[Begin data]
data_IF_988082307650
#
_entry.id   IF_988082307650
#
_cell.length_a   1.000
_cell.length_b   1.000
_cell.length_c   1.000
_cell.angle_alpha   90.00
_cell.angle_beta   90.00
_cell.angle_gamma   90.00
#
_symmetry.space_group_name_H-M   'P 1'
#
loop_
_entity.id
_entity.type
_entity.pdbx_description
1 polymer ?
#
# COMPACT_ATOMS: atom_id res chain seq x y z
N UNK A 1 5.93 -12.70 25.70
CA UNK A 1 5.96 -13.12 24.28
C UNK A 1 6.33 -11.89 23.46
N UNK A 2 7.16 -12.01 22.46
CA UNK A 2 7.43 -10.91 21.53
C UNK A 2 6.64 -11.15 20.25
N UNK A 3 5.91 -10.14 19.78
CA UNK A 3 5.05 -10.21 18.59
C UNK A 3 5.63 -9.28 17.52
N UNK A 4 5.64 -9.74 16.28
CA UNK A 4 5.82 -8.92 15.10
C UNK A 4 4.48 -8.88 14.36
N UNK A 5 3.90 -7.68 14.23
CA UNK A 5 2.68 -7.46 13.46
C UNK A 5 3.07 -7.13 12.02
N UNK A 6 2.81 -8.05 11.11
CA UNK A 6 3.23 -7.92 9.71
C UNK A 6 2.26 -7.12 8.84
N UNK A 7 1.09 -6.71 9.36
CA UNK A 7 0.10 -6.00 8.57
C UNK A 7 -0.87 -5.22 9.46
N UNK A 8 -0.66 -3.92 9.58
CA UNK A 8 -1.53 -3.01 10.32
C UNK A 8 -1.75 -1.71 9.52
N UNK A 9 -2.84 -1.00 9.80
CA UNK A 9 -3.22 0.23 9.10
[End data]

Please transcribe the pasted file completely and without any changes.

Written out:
data_IF_988082307650
#
_entry.id   IF_988082307650
#
_cell.length_a   1.000
_cell.length_b   1.000
_cell.length_c   1.000
_cell.angle_alpha   90.00
_cell.angle_beta   90.00
_cell.angle_gamma   90.00
#
_symmetry.space_group_name_H-M   'P 1'
#
loop_
_entity.id
_entity.type
_entity.pdbx_description
1 polymer ?
#
# COMPACT_ATOMS: atom_id res chain seq x y z
N UNK A 1 5.93 -12.70 25.70
CA UNK A 1 5.96 -13.12 24.28
C UNK A 1 6.33 -11.89 23.46
N UNK A 2 7.16 -12.01 22.46
CA UNK A 2 7.43 -10.91 21.53
C UNK A 2 6.64 -11.15 20.25
N UNK A 3 5.91 -10.14 19.78
CA UNK A 3 5.05 -10.21 18.59
C UNK A 3 5.63 -9.28 17.52
N UNK A 4 5.64 -9.74 16.28
CA UNK A 4 5.82 -8.92 15.10
C UNK A 4 4.48 -8.88 14.36
N UNK A 5 3.90 -7.68 14.23
CA UNK A 5 2.68 -7.46 13.46
C UNK A 5 3.07 -7.13 12.02
N UNK A 6 2.81 -8.05 11.11
CA UNK A 6 3.23 -7.92 9.71
C UNK A 6 2.26 -7.12 8.84
N UNK A 7 1.09 -6.71 9.36
CA UNK A 7 0.10 -6.00 8.57
C UNK A 7 -0.87 -5.22 9.46
N UNK A 8 -0.66 -3.92 9.58
CA UNK A 8 -1.53 -3.01 10.32
C UNK A 8 -1.75 -1.71 9.52
N UNK A 9 -2.84 -1.00 9.80
CA UNK A 9 -3.22 0.23 9.10